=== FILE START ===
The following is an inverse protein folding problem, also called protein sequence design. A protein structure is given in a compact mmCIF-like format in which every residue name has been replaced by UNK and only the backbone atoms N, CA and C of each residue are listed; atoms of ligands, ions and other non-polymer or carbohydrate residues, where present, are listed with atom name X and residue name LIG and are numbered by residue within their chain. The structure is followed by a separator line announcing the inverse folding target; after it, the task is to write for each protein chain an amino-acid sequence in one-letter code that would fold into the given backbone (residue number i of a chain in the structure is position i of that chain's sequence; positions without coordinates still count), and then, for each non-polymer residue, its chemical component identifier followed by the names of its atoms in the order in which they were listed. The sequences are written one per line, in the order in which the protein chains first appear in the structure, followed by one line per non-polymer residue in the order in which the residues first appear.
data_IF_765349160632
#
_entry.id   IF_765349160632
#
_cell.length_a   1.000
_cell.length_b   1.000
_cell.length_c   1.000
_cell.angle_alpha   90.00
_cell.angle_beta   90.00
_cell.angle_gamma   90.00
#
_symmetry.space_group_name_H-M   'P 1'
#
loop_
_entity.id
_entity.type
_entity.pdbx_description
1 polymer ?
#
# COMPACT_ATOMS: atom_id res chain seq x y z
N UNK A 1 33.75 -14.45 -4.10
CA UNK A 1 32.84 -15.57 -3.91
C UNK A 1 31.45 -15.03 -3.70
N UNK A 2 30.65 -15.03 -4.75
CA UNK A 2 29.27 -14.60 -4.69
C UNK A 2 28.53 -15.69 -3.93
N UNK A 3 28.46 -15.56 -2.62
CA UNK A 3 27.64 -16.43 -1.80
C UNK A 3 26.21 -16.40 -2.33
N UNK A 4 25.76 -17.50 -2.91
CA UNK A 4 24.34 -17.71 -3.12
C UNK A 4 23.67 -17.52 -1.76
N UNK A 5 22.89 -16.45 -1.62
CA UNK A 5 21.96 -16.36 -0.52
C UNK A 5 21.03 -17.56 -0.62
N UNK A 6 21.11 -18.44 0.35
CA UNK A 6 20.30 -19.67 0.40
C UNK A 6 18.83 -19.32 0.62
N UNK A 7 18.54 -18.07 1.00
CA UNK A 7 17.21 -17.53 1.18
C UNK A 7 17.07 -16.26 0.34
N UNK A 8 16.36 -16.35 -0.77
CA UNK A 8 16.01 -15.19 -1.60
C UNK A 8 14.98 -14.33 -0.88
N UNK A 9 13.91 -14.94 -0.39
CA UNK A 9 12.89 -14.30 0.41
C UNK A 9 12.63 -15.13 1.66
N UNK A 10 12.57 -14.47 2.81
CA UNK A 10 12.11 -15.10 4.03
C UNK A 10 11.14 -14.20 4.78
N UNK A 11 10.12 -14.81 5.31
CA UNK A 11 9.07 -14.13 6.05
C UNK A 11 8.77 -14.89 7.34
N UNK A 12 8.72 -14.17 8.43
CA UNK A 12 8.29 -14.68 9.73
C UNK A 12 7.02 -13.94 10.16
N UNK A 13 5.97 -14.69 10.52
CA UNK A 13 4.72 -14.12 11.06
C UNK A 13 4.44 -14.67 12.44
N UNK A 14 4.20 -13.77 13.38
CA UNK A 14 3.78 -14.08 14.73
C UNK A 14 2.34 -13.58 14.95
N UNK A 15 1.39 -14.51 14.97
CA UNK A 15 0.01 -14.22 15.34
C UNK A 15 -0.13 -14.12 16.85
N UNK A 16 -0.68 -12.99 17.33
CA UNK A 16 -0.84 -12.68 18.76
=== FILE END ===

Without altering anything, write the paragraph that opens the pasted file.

The following is an inverse protein folding problem, also called protein sequence design. A protein structure is given in a compact mmCIF-like format in which every residue name has been replaced by UNK and only the backbone atoms N, CA and C of each residue are listed; atoms of ligands, ions and other non-polymer or carbohydrate residues, where present, are listed with atom name X and residue name LIG and are numbered by residue within their chain. The structure is followed by a separator line announcing the inverse folding target; after it, the task is to write for each protein chain an amino-acid sequence in one-letter code that would fold into the given backbone (residue number i of a chain in the structure is position i of that chain's sequence; positions without coordinates still count), and then, for each non-polymer residue, its chemical component identifier followed by the names of its atoms in the order in which they were listed. The sequences are written one per line, in the order in which the protein chains first appear in the structure, followed by one line per non-polymer residue in the order in which the residues first appear.